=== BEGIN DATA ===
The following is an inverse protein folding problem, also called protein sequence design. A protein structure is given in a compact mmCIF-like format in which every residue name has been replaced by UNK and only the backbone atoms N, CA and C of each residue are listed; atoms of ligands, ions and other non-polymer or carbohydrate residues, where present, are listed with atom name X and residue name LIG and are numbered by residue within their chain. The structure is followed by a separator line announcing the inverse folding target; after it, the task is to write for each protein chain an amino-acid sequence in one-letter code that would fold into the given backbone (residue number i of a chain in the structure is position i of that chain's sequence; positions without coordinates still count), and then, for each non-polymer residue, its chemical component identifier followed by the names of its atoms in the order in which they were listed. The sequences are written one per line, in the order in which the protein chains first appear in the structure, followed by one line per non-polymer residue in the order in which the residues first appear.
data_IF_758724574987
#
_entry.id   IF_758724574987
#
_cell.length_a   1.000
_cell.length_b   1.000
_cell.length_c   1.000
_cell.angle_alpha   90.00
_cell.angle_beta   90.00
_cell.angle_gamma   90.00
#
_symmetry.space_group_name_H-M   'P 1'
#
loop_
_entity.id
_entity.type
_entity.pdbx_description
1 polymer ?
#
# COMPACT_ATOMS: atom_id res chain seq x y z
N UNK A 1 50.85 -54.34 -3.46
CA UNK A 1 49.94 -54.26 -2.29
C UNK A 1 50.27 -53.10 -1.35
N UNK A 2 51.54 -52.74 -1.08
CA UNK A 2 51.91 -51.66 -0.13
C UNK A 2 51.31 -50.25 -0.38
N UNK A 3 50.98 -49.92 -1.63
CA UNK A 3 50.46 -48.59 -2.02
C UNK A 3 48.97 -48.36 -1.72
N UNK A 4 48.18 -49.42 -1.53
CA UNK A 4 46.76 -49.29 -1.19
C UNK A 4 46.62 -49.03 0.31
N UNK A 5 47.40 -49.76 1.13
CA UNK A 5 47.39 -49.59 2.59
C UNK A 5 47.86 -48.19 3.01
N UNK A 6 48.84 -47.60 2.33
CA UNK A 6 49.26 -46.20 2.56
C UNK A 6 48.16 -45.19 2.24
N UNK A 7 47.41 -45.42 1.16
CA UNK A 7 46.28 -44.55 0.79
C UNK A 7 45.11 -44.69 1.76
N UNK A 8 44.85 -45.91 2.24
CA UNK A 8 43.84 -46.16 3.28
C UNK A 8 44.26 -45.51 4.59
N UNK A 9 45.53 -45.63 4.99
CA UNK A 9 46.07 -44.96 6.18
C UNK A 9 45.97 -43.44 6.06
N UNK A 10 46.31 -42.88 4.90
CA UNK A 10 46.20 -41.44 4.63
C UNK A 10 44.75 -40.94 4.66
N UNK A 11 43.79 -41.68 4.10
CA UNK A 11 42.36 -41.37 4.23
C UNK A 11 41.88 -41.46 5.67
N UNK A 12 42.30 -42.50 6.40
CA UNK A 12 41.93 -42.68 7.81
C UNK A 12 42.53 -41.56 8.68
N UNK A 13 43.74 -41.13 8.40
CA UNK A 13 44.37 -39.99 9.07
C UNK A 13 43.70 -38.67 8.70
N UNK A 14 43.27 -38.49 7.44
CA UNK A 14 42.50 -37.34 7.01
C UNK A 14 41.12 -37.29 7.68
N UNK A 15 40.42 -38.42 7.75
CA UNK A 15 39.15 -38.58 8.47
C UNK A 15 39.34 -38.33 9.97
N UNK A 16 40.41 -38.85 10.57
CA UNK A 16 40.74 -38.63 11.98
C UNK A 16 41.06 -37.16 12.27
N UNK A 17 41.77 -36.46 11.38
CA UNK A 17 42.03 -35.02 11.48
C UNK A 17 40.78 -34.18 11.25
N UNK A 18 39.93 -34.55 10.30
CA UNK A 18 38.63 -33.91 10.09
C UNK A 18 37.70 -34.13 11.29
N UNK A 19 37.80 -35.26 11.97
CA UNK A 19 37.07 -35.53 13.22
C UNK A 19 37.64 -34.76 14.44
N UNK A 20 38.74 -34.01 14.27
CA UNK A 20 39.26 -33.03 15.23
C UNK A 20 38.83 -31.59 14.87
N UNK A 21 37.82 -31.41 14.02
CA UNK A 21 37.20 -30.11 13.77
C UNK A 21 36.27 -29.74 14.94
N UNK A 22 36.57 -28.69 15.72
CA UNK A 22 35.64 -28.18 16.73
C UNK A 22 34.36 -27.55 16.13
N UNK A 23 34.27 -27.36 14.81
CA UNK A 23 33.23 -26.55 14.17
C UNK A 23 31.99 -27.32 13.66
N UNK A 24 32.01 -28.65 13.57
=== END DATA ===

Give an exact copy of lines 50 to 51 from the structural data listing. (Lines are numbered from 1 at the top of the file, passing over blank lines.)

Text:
CA UNK A 10 46.20 -41.44 4.63
C UNK A 10 44.75 -40.94 4.66